Saraki and lawyers

On the same day Senate President Bukola Saraki asked the Code of Conduct Tribunal (CCT) trial judge Danladi Umar to recuse himself on the grounds that the jurist was under EFCC’s criminal investigation, documents surfaced indicating that the judge had since last year been absolved of the 2012 allegations of corruption levelled against him by one Rasheed Taiwo, a retired Customs officer.

Dr Saraki’s recuse request was presented through a fresh motion by a counsel, Raphael Oluyede. The new counsel had not been previously listed as a member of the counsels defending the senate president, nor did the leader of Dr Saraki’s defence team, Kanu Agabi (SAN), a former Minister of Justice, at first give any indication he was associated with the unusual application. Mr Agabi was to later reverse himself. Justice Umar, however, refused the application, describing Mr Oluyede as a busybody.

Mr Oluyede had previously also filed a suit heard by Justice Abdul Kafarati seeking to halt Dr Saraki’s trial on the grounds of rights enforcement and the court’s lack of jurisdiction. That suit was dismissed two Fridays ago, thus paving the way for the senate president’s trial to proceed diligently. It is not clear whether any other effort would be made to stifle the trial, considering that more than six months after he was first docked, the Senate President has explored as many baffling chances as possible, up to the apex court, to stall the EFCC case accusing him of false declaration of asset as governor of Kwara State between 2003 and 2011. After finally failing at the Supreme Court, Dr Saraki had pronounced himself ready to defend his reputation, indicating that indeed, he was glad to begin the process of clearing his name of any wrongdoing.

But between when he declared his readiness to defend himself and last week, Dr Saraki again made two solid efforts to stall the case. He apparently is not as pleased to defend himself as he has let out. More, it is even beginning to look like he is not really convinced he is innocent of all or some of the 13 charges (now amended to 15) filed against him. By his desperation and manoeuvres, he continues to give the impression he knows his goose is cooked. He began his pussyfooting by first showing to the world how undignified it was for the Senate President to be tried, not to talk of being docked. After that failed, he began to plot the failure of the entire case by attempting to procure technicalities to thwart the case. Regardless of the commencement of the case proper, Dr Saraki has still not relented in looking for excuses to end the case before it is properly tried. Indeed, as it stands today, and despite his serial failure to stymie the case, no one can determine when the Senate President will finally give up on his puzzling display of legal and political legerdemain.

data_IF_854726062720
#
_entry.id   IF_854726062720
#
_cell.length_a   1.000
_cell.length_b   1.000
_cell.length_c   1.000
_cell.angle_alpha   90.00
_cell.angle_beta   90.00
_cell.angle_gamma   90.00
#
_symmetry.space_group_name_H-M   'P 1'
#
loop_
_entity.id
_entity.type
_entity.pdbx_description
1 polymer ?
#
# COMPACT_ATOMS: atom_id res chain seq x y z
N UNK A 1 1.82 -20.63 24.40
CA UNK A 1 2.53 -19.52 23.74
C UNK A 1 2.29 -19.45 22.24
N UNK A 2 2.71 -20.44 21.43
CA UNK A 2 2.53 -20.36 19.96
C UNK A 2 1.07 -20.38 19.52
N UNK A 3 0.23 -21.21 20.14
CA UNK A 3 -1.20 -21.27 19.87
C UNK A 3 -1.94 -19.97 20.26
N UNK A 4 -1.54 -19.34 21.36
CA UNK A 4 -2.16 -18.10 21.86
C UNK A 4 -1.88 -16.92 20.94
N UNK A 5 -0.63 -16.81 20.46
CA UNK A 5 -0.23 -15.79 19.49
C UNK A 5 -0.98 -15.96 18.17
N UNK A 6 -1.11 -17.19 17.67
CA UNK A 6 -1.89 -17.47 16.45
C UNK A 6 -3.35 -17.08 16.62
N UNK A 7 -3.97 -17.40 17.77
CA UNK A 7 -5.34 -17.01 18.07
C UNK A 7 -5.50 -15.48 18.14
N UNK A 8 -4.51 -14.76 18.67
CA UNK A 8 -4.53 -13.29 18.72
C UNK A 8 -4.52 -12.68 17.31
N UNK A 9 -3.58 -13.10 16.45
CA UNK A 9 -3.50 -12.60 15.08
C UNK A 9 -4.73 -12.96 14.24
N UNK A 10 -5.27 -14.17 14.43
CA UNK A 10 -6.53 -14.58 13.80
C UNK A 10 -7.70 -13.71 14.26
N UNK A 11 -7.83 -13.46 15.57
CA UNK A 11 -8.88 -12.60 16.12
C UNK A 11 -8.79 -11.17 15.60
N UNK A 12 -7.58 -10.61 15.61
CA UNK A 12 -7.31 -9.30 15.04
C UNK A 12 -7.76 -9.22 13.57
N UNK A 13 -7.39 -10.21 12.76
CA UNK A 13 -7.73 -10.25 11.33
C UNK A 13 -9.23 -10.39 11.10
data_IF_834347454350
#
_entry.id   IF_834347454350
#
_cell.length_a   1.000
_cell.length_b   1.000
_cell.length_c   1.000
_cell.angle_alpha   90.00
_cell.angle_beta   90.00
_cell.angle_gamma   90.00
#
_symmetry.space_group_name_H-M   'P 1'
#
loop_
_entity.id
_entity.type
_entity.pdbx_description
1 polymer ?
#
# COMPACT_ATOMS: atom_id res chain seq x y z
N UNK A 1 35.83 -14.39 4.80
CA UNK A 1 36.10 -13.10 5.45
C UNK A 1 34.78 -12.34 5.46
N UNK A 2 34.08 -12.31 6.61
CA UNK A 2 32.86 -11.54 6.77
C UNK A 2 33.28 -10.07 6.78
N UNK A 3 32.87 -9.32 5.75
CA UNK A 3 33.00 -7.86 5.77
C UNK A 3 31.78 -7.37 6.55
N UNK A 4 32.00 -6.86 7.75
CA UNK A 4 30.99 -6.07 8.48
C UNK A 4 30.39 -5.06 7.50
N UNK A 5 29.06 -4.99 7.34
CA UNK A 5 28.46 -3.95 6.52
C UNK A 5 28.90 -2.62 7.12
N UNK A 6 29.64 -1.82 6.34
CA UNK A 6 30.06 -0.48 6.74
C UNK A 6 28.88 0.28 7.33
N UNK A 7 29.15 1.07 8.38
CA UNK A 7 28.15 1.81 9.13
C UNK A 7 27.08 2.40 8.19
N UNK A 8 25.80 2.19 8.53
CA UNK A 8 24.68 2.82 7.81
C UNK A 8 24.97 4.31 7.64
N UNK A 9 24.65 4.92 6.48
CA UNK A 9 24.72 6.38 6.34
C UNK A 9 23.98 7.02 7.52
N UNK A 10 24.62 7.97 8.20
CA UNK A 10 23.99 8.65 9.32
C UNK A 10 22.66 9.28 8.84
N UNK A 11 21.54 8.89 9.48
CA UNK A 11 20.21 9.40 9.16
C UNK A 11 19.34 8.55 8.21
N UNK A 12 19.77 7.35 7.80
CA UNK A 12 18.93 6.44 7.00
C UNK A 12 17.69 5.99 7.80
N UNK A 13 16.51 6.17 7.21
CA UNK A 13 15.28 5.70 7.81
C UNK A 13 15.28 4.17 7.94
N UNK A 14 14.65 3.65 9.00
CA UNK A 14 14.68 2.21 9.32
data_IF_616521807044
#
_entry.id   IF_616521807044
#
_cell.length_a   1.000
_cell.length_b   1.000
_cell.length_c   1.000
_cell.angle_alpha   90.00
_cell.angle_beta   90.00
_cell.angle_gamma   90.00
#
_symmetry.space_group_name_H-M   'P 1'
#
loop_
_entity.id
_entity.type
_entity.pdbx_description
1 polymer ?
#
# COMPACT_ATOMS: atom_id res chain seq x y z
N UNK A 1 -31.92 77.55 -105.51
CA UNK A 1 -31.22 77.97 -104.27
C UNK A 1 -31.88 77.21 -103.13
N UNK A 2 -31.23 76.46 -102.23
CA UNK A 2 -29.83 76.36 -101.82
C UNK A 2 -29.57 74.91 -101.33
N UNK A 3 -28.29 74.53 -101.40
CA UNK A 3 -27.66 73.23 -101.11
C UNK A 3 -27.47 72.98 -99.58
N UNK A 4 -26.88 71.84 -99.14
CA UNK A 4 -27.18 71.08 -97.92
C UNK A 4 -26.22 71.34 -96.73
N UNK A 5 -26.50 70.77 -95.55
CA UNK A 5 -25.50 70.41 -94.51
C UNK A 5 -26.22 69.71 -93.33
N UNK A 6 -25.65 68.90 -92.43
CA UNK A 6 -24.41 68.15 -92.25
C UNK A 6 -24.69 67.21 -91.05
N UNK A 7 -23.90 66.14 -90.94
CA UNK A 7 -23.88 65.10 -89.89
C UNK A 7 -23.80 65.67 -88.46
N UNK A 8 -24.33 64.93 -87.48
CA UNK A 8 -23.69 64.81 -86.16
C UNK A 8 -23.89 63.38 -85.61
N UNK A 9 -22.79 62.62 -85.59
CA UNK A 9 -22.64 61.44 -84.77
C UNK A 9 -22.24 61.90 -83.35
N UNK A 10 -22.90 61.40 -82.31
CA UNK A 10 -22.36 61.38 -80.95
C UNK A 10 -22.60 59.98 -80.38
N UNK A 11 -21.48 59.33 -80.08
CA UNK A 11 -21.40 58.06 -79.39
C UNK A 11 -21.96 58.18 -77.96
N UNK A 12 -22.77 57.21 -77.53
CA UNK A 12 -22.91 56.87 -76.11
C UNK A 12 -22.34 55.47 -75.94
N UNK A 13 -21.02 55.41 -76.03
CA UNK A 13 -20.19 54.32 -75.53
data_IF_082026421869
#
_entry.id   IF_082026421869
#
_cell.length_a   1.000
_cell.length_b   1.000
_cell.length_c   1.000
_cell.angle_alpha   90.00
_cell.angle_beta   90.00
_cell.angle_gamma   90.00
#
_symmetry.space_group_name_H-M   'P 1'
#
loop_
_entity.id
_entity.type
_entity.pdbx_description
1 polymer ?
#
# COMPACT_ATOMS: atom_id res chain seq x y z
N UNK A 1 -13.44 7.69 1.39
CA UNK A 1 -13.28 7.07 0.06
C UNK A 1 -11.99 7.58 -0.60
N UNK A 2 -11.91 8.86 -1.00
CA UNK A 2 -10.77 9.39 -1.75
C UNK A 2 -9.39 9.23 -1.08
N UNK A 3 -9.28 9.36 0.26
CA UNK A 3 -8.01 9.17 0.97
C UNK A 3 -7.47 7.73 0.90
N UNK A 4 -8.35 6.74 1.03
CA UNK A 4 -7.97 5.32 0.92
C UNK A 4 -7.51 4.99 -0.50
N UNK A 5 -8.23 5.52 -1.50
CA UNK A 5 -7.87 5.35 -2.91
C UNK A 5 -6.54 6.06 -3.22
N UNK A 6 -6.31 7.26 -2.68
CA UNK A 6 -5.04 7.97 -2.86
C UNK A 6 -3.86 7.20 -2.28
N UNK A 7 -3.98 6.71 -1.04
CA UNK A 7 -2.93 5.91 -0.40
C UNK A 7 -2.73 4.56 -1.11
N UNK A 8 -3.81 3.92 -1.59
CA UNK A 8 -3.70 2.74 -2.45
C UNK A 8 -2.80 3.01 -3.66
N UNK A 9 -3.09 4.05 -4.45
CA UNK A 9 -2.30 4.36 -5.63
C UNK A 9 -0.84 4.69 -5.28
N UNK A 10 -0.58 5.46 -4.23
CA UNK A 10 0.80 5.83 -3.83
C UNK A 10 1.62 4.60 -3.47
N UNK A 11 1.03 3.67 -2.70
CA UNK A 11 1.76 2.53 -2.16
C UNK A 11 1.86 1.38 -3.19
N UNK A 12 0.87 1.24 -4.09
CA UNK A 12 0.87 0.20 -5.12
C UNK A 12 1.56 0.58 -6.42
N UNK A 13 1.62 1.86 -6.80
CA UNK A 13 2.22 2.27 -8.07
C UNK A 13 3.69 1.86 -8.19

It will nevertheless be prejudicial for any commentator to argue with certainty that the case will go against Dr Saraki. Notwithstanding the optimism of the prosecution and the pessimism of the accused himself, it is in fact uncertain how the case will end. What is however certain is that Dr Saraki seems appallingly unmindful of the consequences of his brazen plots and stratagems to defeat the rule of law. He heads the topmost legislative chamber in the country, making him the country’s number one lawmaker. That position and that chamber call for the most intense circumspection, not pertinaciousness. There is a regal, executive and jurisprudential nobility to lawmaking, not to talk of the noblesse oblige that every lawmaker must subscribe to. Yet, all this appears lost on Dr Saraki.

What is even worse is that except those who are in turn plotting to unhorse Dr Saraki from the senate presidency, no other senator, particularly among those supporting him, recognises the futility and farcicality of trooping to the courts in solidarity with the Senate President. Dr Saraki and his supporters have tried to present the CCT case as political persecution. Even if they felt so, there is nothing in the charges filed against him, and the manner of his arraignment, that indicates political persecution. This fact has become obvious over the months. If Dr Saraki’s senatorial friends initially suspect persecution, enough has transpired between then and now for them to shun the exhibitionism displayed every court day. In any case, what is more crucial is that Dr Saraki is not just a senator or ordinary person, he is the country’s chief lawmaker. That position more than anything else requires utmost scrupulousness in behaviour. The question Nigerians will ask is: if those who make laws for the country exhibit such poor judgement, where is the hope of democracy?

Dr Saraki has repeatedly declared his readiness to defend himself and clear his name, even if he privately spurns his word. It is important for him to step aside and do so. But meanwhile, let him eschew all the plots and stratagems he has become enamoured of. Fellow senators should also desist from their farcical show of support. Despite initial confusion and uncertainties, the CCT appears ready to hear the case on its merit and to let justice be served. Both the CCT and Nigeria’s chief lawmaker owe the country the duty of ensuring that the rule of law is scrupulously adhered to. They must do nothing to undermine it or the cause of justice. Dr Saraki in particular must set a precedent by upholding and advancing a code of behaviour that compels public officials to step aside when such weighty charges are levelled against them.

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